When one is appointed as an attorney under a power of attorney document that has been put in place by another individual (the “donor”) and acts as an attorney for the donor, one is acting as a fiduciary in relation to the donor. This means that one is subject to the associated duties, restrictions, and potential liabilities of a fiduciary.
People frequently appoint family members, often adult children, as their attorney or alternate attorney. One relatively common question that can arise for an attorney, particularly an attorney who is charged with managing the affairs of in incapacitated parent, is “can I buy the house my incapacitated parent is no-longer able to live in?”
The answer to this question is relatively simple; unless the power of attorney document that appoints an attorney expressly allows that attorney to do so, the attorney is barred from purchasing the house. This is due to Section 27 and Section 27.1 of BC’s Property Law Act and the common law relating to fiduciary duty.
Sections 27 and 27.1 of the Property Law Act specifically address real property. Section 27 of the Property Law Act states:
A sale, transfer or charge to or in favour of himself or herself by an attorney named in a power of attorney, of land owned by the principal and purporting to be made under the power of attorney, is not valid unless the power of attorney expressly authorizes it or the principal ratifies it.
Section 27.1 of the Property Law Act states:
(1) In this section:
“agreement” means an enduring power of attorney made under Part 2 of the Power of Attorney Act;
“attorney” means a person named in an enduring power of attorney as an attorney.
(2) A sale, transfer or charge to or in favour of an attorney by the attorney of land owned by the adult who made an agreement, and purporting to be made under the agreement, is not valid unless the sale, transfer or charge is expressly authorized by that agreement.
In addition to these sections of the Property Law Act, British Columbia courts have also made it clear that the common law relating to fiduciary duty generally forbids self-dealing, such as an attorney buying or otherwise acquiring the assets of the donor.
For example, The Honourable Madam Justice B.L. Fisher in McMullen v. Webber et al, 2006 BCSC 1656 states:
It is well established that the attorney acting under a power of attorney is bound to the duties enunciated on the face of the instrument granting the power. …
It is also well established that the relationship between the attorney and the donor is a fiduciary one. …
In most cases involving allegations of a breach of duty regarding the use of a power of attorney, the issues stem from transactions where property was transferred from the donor to the attorney. Under s. 27 of the Property Law Act, any such transaction is not valid unless the power of attorney expressly authorizes it or the principal ratifies it. An unauthorized transaction will constitute a breach of fiduciary duty despite good intentions by the attorney…
Justice Fisher’s judgment cites Egli v. Egli, 2004 BCSC 529, in which The Honourable Madam Justice Garson states:
the exercise of a power of attorney is always subject to the fiduciary obligations of the attorney … the power of attorney may only be used for the benefit of the donor unless the attorney’s self-benefit is done with the full knowledge and consent of the donor.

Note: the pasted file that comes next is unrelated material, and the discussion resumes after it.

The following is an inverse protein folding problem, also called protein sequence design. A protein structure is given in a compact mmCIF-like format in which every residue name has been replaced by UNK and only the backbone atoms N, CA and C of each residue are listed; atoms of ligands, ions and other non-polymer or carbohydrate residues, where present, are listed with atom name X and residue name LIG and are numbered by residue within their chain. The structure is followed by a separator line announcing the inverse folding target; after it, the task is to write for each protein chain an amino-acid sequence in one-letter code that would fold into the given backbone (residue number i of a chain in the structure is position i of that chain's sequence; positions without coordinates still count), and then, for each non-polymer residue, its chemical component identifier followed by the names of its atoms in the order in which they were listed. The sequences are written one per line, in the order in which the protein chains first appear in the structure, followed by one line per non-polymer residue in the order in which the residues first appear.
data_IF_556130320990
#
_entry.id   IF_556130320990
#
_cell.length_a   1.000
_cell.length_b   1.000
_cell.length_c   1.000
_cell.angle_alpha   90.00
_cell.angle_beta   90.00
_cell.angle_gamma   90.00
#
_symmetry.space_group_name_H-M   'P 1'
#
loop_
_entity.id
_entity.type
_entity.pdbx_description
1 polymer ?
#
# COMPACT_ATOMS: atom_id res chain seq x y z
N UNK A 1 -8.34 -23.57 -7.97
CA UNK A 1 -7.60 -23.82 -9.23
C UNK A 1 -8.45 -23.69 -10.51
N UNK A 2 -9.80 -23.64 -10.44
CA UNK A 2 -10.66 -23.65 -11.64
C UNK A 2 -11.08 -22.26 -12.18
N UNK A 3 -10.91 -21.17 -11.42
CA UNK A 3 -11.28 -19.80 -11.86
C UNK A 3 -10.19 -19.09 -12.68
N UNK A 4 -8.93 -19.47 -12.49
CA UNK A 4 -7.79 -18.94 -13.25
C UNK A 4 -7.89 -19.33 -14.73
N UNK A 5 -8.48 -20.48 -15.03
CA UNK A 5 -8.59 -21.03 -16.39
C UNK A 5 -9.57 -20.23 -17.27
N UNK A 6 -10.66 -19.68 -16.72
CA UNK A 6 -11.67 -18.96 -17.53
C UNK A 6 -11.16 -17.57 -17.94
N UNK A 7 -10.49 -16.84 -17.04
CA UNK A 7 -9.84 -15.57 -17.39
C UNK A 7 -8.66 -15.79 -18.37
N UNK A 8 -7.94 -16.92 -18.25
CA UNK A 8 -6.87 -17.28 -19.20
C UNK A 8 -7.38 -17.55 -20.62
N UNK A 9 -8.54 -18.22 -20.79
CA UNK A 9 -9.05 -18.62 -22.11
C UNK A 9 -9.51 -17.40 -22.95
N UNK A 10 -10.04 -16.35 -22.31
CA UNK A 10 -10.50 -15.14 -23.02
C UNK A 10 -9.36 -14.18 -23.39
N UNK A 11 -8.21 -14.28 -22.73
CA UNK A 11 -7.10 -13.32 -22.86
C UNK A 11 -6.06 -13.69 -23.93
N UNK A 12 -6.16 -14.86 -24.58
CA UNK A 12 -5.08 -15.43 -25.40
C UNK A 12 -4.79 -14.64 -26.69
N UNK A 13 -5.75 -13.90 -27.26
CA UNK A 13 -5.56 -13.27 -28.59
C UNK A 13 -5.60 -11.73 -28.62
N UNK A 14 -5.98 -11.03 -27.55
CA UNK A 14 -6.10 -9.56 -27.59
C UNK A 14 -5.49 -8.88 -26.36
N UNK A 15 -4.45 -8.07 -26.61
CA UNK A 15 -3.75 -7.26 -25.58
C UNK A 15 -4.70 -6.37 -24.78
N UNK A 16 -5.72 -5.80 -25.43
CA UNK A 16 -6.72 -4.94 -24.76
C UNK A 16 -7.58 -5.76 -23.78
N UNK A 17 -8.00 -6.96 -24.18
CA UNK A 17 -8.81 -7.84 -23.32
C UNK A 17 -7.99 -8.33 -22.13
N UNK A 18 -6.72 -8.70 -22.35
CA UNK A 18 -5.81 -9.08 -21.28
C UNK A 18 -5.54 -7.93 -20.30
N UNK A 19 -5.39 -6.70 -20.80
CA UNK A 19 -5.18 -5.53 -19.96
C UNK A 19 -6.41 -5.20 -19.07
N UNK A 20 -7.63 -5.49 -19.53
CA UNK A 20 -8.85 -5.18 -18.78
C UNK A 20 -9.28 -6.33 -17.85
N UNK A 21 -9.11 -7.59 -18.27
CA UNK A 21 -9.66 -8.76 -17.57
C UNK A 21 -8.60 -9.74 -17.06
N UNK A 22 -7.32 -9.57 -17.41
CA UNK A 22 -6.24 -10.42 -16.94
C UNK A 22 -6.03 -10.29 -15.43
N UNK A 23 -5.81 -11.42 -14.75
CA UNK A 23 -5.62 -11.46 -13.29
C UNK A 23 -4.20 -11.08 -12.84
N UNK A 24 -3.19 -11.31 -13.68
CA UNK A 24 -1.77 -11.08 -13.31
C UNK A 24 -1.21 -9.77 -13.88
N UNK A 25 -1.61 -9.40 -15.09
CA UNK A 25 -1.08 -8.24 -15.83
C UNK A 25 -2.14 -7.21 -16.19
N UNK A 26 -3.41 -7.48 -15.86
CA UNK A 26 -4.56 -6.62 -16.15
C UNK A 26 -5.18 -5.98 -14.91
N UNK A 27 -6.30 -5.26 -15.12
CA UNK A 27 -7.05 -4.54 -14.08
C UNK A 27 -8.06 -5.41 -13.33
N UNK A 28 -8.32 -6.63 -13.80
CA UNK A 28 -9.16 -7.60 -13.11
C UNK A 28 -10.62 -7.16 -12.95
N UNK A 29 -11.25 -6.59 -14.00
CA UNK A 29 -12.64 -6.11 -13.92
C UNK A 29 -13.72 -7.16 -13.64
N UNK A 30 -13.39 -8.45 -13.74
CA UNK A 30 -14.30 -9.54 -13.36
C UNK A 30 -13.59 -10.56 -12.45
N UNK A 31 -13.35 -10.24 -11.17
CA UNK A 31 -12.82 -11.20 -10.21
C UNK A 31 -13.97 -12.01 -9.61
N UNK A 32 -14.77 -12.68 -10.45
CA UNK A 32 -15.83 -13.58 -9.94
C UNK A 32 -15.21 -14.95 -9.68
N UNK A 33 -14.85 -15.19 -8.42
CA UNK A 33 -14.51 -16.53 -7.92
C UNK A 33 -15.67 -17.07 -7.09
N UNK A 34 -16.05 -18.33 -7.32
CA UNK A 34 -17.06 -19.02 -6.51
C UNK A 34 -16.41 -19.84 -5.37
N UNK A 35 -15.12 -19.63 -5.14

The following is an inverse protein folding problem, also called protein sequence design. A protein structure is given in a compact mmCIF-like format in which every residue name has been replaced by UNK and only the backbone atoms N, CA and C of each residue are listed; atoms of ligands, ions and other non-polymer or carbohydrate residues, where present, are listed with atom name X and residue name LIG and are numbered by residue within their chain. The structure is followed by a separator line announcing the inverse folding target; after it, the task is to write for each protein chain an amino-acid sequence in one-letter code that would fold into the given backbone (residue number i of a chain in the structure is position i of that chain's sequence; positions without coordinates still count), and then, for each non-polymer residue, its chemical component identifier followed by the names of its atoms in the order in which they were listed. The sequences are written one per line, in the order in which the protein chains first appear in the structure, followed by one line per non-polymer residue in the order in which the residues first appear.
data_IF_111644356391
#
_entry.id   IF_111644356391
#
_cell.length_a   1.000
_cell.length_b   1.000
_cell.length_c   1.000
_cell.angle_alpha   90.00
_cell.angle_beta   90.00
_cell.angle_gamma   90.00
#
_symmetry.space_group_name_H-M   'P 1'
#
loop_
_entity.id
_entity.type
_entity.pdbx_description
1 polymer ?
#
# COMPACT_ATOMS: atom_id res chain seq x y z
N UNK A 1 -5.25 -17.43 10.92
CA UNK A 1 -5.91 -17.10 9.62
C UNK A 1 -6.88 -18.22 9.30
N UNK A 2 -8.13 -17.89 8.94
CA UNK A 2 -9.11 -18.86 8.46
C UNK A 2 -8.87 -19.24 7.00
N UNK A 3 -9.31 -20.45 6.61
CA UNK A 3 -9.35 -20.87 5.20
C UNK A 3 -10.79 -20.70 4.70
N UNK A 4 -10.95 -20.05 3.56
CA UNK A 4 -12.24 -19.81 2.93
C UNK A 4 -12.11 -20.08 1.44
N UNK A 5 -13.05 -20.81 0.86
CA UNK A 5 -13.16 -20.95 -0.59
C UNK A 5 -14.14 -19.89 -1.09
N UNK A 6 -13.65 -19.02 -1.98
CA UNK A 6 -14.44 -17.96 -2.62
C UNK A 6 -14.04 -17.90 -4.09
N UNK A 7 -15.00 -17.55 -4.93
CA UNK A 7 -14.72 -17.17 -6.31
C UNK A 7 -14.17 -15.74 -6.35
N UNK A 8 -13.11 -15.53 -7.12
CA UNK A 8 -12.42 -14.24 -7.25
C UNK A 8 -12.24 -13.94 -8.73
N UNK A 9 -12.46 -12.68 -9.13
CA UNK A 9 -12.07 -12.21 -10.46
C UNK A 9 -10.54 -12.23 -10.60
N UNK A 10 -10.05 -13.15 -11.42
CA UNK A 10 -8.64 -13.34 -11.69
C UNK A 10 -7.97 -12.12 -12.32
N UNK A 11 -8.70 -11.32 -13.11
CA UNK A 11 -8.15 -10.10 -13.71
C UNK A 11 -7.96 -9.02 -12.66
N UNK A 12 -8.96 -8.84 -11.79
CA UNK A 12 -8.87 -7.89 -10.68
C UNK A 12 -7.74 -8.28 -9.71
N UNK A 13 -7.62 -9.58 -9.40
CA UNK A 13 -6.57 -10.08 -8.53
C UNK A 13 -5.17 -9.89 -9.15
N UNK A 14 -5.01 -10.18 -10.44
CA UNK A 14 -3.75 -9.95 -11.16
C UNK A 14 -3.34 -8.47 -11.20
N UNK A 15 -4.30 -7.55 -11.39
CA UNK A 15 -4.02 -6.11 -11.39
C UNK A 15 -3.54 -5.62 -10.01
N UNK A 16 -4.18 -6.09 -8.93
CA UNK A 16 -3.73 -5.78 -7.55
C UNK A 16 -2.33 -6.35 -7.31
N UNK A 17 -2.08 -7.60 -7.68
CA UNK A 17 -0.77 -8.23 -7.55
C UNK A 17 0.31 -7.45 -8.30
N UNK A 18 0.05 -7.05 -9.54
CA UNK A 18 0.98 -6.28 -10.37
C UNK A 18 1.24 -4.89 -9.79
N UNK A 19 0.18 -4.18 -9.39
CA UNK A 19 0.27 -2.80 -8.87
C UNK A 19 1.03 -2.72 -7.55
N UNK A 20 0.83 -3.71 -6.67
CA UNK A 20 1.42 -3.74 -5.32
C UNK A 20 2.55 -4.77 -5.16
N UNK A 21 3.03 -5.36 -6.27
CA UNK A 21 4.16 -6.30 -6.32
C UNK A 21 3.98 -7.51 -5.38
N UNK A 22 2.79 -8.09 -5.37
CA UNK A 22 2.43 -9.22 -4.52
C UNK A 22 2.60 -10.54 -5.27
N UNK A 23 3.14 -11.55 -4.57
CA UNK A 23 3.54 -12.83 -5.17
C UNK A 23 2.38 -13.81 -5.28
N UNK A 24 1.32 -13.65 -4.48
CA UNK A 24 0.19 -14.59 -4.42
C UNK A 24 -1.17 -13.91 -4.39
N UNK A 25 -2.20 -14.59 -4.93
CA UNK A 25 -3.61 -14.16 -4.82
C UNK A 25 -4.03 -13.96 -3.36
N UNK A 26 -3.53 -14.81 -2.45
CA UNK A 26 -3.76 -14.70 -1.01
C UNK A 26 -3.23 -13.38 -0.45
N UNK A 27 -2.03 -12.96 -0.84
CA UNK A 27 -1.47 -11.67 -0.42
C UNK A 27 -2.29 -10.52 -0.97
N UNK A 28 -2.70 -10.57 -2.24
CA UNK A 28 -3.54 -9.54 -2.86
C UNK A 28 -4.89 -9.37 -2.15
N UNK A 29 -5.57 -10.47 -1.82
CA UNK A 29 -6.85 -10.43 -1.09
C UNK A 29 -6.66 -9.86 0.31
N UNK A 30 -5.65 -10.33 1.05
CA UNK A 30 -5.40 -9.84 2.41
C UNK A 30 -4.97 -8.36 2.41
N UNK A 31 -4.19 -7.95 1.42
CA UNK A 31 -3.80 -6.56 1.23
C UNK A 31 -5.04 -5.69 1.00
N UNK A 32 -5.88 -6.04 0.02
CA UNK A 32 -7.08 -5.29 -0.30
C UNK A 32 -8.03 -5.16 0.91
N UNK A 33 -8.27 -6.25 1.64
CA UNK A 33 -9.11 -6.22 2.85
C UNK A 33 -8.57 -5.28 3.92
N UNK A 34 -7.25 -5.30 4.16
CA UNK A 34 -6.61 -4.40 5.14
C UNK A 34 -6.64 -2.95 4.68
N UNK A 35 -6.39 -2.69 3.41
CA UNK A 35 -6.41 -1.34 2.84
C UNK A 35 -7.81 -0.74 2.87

It is the attorney’s duty to use the power only for the benefit of the donor and not for the attorney’s own profit, benefit or advantage … The attorney can only use the power for his or her own benefit when it is done with the full knowledge and consent of the donor … I am not aware of any authority that detracts from this principle in circumstances where the benefit is conferred on family members.
As one can see from these selections, an attorney is generally constrained, not only to refrain from self-dealing, but also from applying the assets of the donor for the benefit of others, including spouses and adult children of the donor. This can lead to complications for an attorney who often wants to look after both the donor and, for example, the donor’s spouse or dependent adult child.
Because of these restrictions imposed on attorneys by default, if one wishes to ensure that one’s attorney will be able to use one’s assets to benefit one’s spouse, children, other family members, caregivers, or even charities to which one regularly gifts, one should take care in putting one’s power of attorney in place. The document should be customized to make it clear precisely who your attorney may allow to benefit from your assets, and what kind of benefits those individuals may be permitted to enjoy.
Failure to attend to these kinds of considerations is one of several examples of why do-it-yourself or off the rack powers of attorney may lead to unexpected difficulties for one’s family down the line.
Similarly, if one finds oneself needing to act as attorney for an incapacitated friend or family member, one should consider seeking preliminary legal advice before actively taking on the role. A prudent attorney will want to minimize the risk of personal liability. Being alert to the duties imposed by their fiduciary role is a good place to start. Checking in with a lawyer with the relevant knowledge to get one started on the right track, or to get advice before making a significant decision that affects the donor, can save an attorney a great deal of trouble (and expense) down the road.